Anonymous MORAN said...

It's great to see sharp scans of originals from Annie Fanny. Do you have any more?

6/25/2012 11:26 AM  
Anonymous Rich said...

British artist Ron Embleton drew and painted a strip very similar to this on his own.All opinions are subjective but I'd say his strip was every bit as good as this.

6/25/2012 1:17 PM  
Blogger Mellie said...

Yes, ancient Egyptian art was created by workshops and no one saw a need to sign their own name to anything. Many Renaissance masterpieces were largely produced by studio assistants.

The image of the artist individualist has always been romantic hogwash - applying to a few cases, no more.

6/26/2012 7:32 AM  
Anonymous Anonymous said...

What about when the talents don't combine well? Jack Kirby's pencils were ruined by the inking of Reinman or Colletta. Other inkers, like Royer, were very good.


6/26/2012 10:05 AM  
Blogger David Apatoff said...

bill-- Amen. I would have loved to have been a fly on the wall.

MORAN-- yes, as with most illustrations, the originals are a very different experience.

Rich-- I know Embleton's work from Wicked Wanda, and while he is extremely skillful, in my opinion his work suffers from a lack of over-arching taste and class. I would compare him to Elaine Duillo or Alex Ross, who have dazzling technical skills when it comes to photo reference work, but who don't know how to build a decent composition and have very little color sense.

6/26/2012 10:59 AM  
Blogger David Apatoff said...

Mellie-- I think the ancient Egyptian pyramids are similar to animated movies, in that they are both epic works of art that require an army of workers. The Egyptians assembled a designer with an over arching vision, dozens of painters to inscribe the inner walls of the tombs, and battalions of slaves to puff and pant, lining up the stones in place. Can you imagine how long the credits for the pyramids would have taken?

JSL-- If you look at the drawing credits on those early Marvel comics, there are some mighty funky combinations. Steve Ditko inking Dick Ayers. Jack Kirby doing layouts for Jim Steranko. Wally Wood inking Gil Kane. What on earth were they thinking?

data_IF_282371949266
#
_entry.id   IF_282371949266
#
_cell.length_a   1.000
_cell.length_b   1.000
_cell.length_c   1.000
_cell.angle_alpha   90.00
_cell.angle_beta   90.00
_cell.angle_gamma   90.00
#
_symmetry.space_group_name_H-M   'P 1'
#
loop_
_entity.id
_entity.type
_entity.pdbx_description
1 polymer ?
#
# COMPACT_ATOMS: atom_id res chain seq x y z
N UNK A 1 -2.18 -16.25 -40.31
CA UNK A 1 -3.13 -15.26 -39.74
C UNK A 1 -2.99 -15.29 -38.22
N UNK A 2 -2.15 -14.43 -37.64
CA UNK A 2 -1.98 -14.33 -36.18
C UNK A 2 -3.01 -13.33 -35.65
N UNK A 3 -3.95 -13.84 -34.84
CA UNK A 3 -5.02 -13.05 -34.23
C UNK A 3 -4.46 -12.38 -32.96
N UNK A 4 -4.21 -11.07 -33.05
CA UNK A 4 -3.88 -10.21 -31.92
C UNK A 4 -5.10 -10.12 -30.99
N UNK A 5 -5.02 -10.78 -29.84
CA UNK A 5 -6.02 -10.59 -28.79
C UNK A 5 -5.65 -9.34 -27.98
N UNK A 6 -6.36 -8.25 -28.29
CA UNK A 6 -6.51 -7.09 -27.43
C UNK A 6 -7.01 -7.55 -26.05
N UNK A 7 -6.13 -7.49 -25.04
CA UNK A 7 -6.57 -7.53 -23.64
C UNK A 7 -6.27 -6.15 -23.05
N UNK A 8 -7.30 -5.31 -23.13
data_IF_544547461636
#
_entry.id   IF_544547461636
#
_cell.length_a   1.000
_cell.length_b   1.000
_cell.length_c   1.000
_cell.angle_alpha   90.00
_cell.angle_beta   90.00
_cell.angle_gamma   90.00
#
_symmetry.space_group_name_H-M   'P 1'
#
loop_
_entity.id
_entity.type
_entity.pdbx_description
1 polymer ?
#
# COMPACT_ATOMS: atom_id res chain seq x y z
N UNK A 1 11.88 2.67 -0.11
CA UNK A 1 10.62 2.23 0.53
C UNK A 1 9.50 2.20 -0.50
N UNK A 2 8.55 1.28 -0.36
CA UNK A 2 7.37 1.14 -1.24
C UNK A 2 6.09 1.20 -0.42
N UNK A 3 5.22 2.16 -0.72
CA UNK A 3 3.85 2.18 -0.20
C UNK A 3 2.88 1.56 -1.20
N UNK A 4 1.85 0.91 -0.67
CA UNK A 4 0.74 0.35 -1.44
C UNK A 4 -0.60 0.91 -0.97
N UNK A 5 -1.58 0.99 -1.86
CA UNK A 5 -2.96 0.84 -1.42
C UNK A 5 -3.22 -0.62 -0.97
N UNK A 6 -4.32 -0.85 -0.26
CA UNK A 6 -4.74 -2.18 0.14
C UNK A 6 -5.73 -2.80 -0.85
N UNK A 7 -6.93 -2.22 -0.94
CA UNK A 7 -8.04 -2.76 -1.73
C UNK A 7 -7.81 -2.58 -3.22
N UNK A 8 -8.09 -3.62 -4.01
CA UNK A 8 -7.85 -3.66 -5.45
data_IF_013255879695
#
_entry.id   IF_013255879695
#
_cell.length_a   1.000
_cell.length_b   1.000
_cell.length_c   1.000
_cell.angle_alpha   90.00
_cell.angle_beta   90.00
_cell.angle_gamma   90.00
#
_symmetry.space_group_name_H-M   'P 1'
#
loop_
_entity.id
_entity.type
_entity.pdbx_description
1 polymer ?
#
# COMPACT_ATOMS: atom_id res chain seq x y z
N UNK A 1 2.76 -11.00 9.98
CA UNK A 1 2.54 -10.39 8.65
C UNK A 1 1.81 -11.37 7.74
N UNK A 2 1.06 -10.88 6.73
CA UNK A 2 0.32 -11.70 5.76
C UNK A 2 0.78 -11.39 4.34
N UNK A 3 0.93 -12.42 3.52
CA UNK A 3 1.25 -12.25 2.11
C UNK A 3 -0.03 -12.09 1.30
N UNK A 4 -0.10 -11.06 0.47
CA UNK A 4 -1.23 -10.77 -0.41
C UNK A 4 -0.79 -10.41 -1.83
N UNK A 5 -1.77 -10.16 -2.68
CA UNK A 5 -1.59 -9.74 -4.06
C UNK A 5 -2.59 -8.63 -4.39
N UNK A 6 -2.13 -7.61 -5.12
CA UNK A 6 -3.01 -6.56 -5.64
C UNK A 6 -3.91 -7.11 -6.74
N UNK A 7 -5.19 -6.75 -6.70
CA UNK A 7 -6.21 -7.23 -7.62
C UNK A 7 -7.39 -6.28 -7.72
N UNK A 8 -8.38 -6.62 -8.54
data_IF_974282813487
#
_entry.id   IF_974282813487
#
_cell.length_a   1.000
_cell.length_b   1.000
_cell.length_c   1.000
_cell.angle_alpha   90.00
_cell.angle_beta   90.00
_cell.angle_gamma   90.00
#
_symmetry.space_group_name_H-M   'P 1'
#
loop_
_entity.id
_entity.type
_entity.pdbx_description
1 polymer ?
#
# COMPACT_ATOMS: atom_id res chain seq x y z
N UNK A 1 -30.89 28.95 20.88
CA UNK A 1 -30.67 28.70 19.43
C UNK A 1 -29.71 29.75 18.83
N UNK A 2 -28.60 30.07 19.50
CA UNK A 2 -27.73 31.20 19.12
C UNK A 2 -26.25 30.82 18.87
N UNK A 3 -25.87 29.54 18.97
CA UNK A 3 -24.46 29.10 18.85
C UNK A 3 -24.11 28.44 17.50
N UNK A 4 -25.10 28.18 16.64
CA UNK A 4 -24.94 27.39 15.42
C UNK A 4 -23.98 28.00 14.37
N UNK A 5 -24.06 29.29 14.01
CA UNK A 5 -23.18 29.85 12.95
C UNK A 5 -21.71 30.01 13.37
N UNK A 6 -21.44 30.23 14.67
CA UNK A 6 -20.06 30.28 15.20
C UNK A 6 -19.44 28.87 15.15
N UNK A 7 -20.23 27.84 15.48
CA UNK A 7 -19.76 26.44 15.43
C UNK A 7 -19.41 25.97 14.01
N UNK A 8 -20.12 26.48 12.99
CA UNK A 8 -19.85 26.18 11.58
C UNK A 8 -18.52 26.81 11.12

6/26/2012 11:15 AM  
Blogger अर्जुन said...

"plenty of coffee"

6/26/2012 4:39 PM  
Anonymous Rich said...

Agree with you about the color thing some of it was bad,possibly due to the fact that he was so prolific,

6/27/2012 8:58 AM  
Anonymous Rich said...

Alex Toth penciling over Kirby layouts!?

6/27/2012 1:03 PM  
Blogger David Apatoff said...

अर्जुन-- I thought you would be ticked off that I borrowed your patented technique, putting a youtube clip in my post. Pretty soon this whole blog will be dueling youtube segments.

Rich-- I agree that Embleton was astonishingly prolific, doing painted comics at a pace that took the combined effort of two or three other artists to match. I do think that he often used colors in a superficial way and his compositions seem like a hodge podge.

6/27/2012 9:50 PM  
Blogger अर्जुन said...

No worries here, I've some other tricks up my sleeve.

6/28/2012 2:50 PM  
Anonymous Sonya Ayelen Sarabia Ortiz said...

good! i like your blog, your work is amazing

6/28/2012 4:19 PM  
Blogger Scott Quick said...

Excellent post as usual. I'm wondering at what point does renting a suite at the Algonquin and living off of room service cut into profits- I wince everytime I buy a new pad of bristol! Playboy does cut a good check ....

6/29/2012 1:37 PM  
Blogger Jennifer Bailey said...

Was there any reason her tits were hanging out of nearly every panel?

7/23/2012 9:07 PM  
Anonymous Anonymous said...

Two guesses as to why her tits were hanging out in every panel: 1.) Frazetta liked to paint pictures of tits; or 2.) readers of Playboy liked to see pictures of tits.

7/27/2012 2:26 PM